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2007 Person of the Year: GEN David Petraeus

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This is amazing and wonderful to see: General Petraeus: man with a message of hope

[Found via HotAir]

The critics said it couldn’t be done, but the vision and determination of General David Petraeus have brought greater security and cause for optimism to the people of Iraq. He is The Sunday Telegraph’s Person of the Year.

For a man whose critics say he is far too fond of the television cameras, General David Petraeus, commander of US forces in Iraq, has been rather out of the limelight this Christmas.

The sprightly, media-friendly 55-year-old is not perturbed, however, that his face is no longer number one item on the US networks. As he said last week, where Iraq is concerned, “No news is good news.”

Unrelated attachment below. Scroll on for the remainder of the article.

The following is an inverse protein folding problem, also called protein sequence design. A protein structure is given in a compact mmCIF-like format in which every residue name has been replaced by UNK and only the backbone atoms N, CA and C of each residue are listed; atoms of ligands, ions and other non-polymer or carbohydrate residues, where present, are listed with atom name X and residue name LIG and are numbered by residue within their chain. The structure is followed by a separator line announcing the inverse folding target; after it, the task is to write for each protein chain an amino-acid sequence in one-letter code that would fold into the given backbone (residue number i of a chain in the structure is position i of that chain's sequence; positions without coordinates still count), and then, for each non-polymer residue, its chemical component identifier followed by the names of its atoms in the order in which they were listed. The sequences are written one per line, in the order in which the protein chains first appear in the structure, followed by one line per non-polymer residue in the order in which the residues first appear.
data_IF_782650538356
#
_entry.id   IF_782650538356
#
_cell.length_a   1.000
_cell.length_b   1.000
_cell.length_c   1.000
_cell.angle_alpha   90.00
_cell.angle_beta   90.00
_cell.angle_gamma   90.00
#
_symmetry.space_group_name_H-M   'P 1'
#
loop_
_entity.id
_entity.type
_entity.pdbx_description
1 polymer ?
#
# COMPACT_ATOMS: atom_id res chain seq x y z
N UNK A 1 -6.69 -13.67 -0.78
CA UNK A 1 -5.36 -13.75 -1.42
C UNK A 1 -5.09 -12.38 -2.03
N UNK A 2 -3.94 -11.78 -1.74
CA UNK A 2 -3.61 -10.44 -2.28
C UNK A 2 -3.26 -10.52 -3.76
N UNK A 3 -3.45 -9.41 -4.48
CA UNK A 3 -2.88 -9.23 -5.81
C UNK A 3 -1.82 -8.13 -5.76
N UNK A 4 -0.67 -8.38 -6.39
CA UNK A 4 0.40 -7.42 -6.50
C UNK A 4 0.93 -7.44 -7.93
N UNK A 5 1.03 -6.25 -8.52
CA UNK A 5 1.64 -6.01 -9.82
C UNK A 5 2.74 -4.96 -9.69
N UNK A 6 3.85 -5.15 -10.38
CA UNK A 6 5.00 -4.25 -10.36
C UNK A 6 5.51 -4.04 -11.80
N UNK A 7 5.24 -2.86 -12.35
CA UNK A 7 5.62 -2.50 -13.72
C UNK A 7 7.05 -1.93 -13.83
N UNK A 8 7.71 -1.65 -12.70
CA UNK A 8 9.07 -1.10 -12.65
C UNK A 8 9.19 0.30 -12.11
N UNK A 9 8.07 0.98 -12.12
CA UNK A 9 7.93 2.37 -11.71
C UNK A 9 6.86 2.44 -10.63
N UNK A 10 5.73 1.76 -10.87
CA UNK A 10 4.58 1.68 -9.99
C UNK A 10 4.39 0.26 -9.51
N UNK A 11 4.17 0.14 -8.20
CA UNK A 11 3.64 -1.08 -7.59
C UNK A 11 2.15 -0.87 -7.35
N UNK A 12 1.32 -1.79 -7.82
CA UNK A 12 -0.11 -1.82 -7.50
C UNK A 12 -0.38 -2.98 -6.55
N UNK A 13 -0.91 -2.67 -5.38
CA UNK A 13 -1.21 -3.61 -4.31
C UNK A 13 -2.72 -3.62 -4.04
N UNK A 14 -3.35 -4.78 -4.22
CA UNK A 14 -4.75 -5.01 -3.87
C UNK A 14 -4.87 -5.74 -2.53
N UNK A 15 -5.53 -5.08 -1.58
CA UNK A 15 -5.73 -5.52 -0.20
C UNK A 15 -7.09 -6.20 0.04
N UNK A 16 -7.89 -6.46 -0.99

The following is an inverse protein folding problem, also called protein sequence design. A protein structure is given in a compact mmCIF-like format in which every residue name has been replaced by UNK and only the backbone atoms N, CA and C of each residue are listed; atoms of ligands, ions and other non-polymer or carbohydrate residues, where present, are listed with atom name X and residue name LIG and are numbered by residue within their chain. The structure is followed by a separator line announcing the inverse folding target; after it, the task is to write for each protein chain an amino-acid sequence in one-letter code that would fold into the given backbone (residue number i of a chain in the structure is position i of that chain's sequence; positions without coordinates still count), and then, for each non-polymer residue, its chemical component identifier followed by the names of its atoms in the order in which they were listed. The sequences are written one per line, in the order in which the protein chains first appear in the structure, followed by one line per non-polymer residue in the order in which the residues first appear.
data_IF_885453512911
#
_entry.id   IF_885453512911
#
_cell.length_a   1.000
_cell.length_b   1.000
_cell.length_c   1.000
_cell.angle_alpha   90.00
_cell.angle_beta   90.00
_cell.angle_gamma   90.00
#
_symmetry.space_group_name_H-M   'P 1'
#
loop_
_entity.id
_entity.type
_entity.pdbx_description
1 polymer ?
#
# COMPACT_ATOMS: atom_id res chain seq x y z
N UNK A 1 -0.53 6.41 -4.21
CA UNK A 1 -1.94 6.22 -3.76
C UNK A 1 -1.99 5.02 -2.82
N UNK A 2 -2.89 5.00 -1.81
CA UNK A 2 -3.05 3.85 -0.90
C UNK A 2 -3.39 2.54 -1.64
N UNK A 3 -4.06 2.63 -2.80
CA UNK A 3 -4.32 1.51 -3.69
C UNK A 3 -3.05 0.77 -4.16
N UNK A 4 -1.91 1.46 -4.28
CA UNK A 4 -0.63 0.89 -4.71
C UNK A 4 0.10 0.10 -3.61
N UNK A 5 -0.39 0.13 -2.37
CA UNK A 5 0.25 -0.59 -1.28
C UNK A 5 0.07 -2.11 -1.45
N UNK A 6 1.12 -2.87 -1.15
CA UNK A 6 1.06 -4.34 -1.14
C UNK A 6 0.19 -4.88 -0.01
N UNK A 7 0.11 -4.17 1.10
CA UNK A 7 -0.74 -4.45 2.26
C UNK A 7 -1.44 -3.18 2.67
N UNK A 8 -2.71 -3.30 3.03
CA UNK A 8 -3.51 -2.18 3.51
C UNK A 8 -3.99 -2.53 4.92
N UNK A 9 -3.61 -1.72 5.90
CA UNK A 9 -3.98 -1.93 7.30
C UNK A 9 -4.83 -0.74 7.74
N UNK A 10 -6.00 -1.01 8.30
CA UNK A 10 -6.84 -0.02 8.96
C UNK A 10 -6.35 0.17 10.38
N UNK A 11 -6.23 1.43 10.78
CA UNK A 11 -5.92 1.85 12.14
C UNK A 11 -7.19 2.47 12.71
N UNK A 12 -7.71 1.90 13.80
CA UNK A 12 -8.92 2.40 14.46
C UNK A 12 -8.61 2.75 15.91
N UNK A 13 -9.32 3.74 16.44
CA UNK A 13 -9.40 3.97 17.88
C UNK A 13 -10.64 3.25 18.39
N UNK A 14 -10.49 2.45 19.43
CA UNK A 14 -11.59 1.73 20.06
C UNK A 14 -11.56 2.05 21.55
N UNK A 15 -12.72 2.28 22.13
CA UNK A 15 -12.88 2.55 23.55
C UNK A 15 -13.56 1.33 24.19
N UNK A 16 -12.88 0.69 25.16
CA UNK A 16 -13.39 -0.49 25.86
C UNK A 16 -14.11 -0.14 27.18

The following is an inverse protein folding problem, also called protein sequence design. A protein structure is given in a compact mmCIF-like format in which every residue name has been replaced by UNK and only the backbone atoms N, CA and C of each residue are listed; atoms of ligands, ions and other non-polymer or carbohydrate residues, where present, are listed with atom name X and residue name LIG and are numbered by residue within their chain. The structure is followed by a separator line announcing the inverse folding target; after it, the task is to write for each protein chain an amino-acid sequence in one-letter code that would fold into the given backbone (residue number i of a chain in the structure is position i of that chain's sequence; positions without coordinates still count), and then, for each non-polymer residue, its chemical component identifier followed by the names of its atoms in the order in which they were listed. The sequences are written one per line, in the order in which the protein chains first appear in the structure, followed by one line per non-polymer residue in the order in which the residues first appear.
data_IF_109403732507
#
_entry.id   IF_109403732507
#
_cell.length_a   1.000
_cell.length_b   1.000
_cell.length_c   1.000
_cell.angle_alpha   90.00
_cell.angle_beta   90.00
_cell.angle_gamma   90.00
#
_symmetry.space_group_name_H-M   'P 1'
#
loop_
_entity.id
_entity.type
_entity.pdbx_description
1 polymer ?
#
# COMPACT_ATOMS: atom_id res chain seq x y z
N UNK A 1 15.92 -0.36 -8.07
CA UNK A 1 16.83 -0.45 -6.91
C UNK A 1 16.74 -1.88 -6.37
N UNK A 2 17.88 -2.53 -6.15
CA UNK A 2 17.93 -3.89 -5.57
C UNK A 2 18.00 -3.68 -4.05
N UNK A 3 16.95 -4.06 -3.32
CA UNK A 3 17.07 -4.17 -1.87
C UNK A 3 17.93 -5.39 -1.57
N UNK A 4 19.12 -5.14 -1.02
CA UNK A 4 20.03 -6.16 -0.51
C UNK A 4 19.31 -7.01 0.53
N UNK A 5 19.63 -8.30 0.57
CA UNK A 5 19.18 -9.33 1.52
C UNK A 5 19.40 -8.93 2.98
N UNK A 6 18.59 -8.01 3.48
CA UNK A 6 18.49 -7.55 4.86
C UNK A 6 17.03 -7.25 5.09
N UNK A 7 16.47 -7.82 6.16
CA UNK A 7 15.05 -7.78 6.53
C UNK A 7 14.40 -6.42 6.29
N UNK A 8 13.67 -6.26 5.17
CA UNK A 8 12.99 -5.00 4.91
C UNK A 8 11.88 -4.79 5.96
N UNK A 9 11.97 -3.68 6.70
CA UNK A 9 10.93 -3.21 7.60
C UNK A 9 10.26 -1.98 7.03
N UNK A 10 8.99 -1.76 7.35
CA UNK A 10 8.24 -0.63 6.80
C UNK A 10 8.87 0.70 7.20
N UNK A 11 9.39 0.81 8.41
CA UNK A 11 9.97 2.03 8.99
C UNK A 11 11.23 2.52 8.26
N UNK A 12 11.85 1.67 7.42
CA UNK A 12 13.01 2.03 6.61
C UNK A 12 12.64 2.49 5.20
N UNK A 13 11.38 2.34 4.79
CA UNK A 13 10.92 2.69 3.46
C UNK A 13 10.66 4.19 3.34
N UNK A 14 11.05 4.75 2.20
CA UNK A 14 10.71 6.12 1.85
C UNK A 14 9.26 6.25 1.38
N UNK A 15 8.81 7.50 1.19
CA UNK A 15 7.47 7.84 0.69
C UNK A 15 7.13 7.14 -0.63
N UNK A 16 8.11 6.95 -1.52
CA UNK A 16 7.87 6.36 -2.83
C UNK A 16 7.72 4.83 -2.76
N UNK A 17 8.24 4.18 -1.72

Today, we put him in the spotlight again by naming Gen Petraeus as The Sunday Telegraph’s Person of the Year, a new annual accolade to recognise outstanding individual achievement.

He has been the man behind the US troop surge over the past 10 months, the last-ditch effort to end Iraq’s escalating civil war by putting an extra 28,000 American troops on the ground.

So far, it has achieved what many feared was impossible. Sectarian killings are down. Al-Qaeda is on the run. And the two million Iraqis who fled the country are slowly returning. Progress in Iraq is relative – 538 civilians died last month. But compared with the 3,000 peak of December last year, it offers at least a glimmer of hope.

Nonetheless, why should we choose to nominate Petraeus

[ … ]

There has also been great British military leadership and bravery on display this year, not least in Helmand, where British troops are now fighting a Taliban foe as fierce as anything their American counterparts encountered in Baghdad or Fallujah.

But the reason for picking Petraeus is simple. Iraq, whatever the current crises in Afghanistan and Pakistan, remains the West’s biggest foreign policy challenge of this decade, and if he can halt its slide into all-out anarchy, Gen Petraeus may save more than Iraqi lives.